United States District Court, E.D. Michigan, Southern Division
TOM TOTTE, CODY HITCH and JOHN MERRELL, individually and on behalf of others similarly situated, Plaintiffs,
QUICK LANE OIL & LUBE, INC., a Michigan for-profit company, and TALHA HARES, its owner, Defendants.
DECISION GRANTING PLAINTIFFS' MOTION FOR
CONDITIONAL CERTIFICATION OF A COLLECTIVE ACTION UNDER THE
FAIR LABOR STANDARDS ACT, (Doc. 7)
COHN, UNITED STATES DISTRICT JUDGE
a Fair Labor Standards Act (FLSA) case. Plaintiffs Tom Totte,
Cody Hitch and John Merrell are former employees of Defendant
Quick Lane Oil & Lube, Inc. (Quick Lane), an oil change
business. Quick Lane operates two locations, each in
southeast Michigan. Plaintiffs are suing Quick Lane and its
owner Talha Hares for failure to compensate them properly for
all time worked.
first assert overtime violations. They say Totte and Hitch
received a weekly salary that was not equivalent to minimum
wage plus overtime pay for hours worked. Additionally, Totte
and Merrell received hourly wages that did not account for
all time worked including overtime. Second, plaintiffs assert
failure to pay minimum wage. They say Hitch and Merrell
received a weekly salary, and hourly wages, at a rate of pay
less than the minimum wage ($7.25) for hours
Procedural History and Motion
August 2, 2016, plaintiffs filed their complaint. (Doc. 1).
Attached were time sheets and/or paystubs of Quick Lane for
Totte, Hitch and Merrell.
October 4, 2016, plaintiffs filed a pre-discovery motion for
conditional certification of a collective action, defined
below, under the FLSA. (Doc. 7). In support, they attached
(1) declarations of Totte and Hitch regarding pay and hours
at Quick Lane; and (2) Quick Lane time sheets and/or paystubs
for Totte, Hitch and Merrell.
instructed by the Court, the parties have also submitted
matrices of hours worked and pay received, by week, for each
plaintiff. (See attached Exhibits A,
November 23, 2016, plaintiffs filed an amended complaint.
(Doc. 15). On February 8, 2017, each defendant answered
separately. (Docs. 24, 25, 26).
Disposition of Motion
the reasons explained below, plaintiffs' motion is
GRANTED. The Court will separately enter an order regarding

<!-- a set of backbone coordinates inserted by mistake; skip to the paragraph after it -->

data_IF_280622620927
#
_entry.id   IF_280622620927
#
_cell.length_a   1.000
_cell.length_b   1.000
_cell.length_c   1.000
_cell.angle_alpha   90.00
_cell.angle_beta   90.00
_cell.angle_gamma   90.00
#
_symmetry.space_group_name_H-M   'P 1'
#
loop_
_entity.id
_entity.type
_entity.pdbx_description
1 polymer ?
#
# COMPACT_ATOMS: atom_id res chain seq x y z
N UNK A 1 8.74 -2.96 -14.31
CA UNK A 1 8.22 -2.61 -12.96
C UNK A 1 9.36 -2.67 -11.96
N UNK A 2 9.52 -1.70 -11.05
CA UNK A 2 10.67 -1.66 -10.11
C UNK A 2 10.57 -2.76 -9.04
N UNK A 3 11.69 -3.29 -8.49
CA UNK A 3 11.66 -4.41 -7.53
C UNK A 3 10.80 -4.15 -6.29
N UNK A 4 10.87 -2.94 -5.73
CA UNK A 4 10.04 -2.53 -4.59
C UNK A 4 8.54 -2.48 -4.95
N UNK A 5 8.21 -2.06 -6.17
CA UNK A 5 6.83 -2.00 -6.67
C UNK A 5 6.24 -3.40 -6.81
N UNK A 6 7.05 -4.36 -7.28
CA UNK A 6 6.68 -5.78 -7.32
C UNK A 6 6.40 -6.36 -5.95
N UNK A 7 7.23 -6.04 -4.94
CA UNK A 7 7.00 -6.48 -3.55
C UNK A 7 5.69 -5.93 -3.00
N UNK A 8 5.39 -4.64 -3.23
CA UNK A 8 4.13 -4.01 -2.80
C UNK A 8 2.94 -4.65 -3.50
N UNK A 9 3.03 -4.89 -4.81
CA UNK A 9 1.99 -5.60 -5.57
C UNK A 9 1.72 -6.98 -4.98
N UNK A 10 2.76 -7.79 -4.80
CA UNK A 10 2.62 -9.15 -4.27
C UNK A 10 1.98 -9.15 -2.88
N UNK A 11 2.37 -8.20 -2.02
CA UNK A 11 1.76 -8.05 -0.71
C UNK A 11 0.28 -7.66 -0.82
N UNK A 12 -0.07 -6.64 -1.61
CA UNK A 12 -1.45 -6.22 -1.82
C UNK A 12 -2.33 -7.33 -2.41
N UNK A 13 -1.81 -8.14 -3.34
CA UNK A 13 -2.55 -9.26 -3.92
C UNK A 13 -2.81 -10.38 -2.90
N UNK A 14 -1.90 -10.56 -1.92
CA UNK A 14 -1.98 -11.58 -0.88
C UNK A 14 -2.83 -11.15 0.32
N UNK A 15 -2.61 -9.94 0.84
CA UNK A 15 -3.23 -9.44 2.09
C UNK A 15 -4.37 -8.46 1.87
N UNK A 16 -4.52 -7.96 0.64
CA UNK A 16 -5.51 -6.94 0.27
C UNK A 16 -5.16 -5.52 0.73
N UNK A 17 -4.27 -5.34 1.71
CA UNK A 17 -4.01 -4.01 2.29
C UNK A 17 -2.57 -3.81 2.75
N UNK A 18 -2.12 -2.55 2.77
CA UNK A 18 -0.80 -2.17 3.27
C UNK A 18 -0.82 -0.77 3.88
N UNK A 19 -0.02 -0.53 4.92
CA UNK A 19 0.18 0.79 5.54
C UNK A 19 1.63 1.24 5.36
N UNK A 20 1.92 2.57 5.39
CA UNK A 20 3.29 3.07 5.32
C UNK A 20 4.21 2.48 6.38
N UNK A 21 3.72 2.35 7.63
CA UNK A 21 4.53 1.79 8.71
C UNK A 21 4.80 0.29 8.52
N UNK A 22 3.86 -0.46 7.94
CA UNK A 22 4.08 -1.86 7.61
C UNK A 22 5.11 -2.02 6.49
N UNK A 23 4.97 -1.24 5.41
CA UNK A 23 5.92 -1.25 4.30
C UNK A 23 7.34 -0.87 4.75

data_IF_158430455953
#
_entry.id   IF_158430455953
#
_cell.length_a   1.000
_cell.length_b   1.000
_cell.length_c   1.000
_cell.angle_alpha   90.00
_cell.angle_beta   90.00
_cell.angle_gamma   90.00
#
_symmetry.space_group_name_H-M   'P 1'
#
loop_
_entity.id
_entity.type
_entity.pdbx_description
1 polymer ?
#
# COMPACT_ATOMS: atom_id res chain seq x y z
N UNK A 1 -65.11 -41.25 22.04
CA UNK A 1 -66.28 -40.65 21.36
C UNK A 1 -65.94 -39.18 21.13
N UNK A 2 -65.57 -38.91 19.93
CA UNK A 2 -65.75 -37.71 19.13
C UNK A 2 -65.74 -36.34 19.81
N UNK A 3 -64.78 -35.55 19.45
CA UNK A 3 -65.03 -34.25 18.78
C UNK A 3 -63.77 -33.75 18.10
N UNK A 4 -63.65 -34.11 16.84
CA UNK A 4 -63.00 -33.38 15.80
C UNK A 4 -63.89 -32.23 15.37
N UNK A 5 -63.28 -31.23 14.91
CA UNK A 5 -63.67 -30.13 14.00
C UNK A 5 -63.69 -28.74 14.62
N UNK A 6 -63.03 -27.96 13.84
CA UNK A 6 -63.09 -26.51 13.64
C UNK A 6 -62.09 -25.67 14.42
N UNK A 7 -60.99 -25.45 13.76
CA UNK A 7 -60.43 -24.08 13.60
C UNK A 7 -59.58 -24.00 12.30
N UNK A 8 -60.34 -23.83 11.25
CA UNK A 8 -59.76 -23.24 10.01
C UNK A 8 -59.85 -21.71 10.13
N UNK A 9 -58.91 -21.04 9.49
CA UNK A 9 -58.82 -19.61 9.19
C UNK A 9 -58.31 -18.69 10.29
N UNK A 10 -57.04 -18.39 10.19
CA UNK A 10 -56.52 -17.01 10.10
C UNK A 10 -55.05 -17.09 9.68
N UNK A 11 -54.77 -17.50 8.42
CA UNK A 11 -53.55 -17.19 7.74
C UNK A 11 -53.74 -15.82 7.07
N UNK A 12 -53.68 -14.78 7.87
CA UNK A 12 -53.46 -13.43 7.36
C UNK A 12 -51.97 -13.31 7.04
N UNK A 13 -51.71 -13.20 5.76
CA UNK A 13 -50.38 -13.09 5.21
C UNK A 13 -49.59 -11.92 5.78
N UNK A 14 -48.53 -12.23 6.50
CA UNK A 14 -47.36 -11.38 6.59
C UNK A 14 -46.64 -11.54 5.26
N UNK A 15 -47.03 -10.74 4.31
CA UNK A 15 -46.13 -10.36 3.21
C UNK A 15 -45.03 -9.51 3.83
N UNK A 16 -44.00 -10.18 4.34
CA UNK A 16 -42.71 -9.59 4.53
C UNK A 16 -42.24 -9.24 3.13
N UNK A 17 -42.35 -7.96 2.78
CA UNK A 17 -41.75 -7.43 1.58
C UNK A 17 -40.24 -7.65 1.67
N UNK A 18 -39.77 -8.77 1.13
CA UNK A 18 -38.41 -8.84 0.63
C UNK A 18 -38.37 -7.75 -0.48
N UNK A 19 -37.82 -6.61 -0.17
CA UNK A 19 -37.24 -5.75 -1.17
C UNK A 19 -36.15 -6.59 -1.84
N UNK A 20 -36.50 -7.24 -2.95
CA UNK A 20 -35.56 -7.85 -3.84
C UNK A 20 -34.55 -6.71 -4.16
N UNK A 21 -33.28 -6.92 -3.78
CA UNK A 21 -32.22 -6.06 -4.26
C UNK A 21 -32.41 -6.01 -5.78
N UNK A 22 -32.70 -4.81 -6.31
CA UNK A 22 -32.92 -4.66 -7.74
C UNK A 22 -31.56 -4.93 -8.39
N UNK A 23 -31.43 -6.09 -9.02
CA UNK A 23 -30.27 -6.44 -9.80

collective action procedures attached to which will be the
form of the opt-in notice to be sent to potential plaintiffs.
30 days of entry of this decision, plaintiffs, after
conferring with defendants, shall lodge with the Court a
draft of the proposed order and form of notice. If there are
objections, within 21 days of receipt, defendants shall lodge
with the Court a redlined version with additions, deletions
or modifications to the text in another color.
COMPLAINT AND ANSWER
complaint and answer the parties dispute key facts relating
to plaintiffs' pay and hours while working at Quick Lane.
They are summarized below, by plaintiff.
was employed as an oil change technician, i.e., an
hourly employee not exempt under the FLSA. (Doc. 15
¶¶ 16, 21). Defendants say he was a manager and
exempt. (Doc. 24 ¶ 7).
was paid a weekly salary of $450, by check, from 2013 to
December 2015. (Doc. 15 ¶ 17). Defendants say he was
paid $700 per week (excluding bonuses), $450 by check and the
rest in cash. (Doc. 24 ¶ 17).
December 2015, Totte was paid, by check, an hourly rate of
$8.15, and then $8.75 for January 2016 and on. (Doc. 15
¶¶ 18-20). Defendants say he “received a
check based on the number of hours he worked at minimum wage
and . . . the balance . . . in cash.” (Doc. 24 ¶
“regularly” was not paid for all hours worked, as
shown in his time sheets, including for overtime. (Doc. 15
¶¶ 24-27). Defendants “den[y] . . . Totte
worked any hours for which he was not compensated.”
(Doc. 24 ¶ 27).
Cody Hitch 1. Job Description
is an oil change technician. (Doc. 15 ¶ 8). Defendants
say he is a “greeter” of customers who does not
change oil. (Doc. 24 ¶ 8; see also Doc. 27 at
was paid a weekly salary of $350, all in cash, during his
employment. (Doc. 15 ¶ 31). Defendants say Hitch was
paid $450 per week (excluding bonuses), all in cash, during
his employment. (Doc. 24 ¶ 31).
was underpaid as he “regularly” worked over 40
hours per week. (Doc. 15 ¶¶ 32-33). Defendants deny
this. (Doc. 24 ¶¶ 32-33).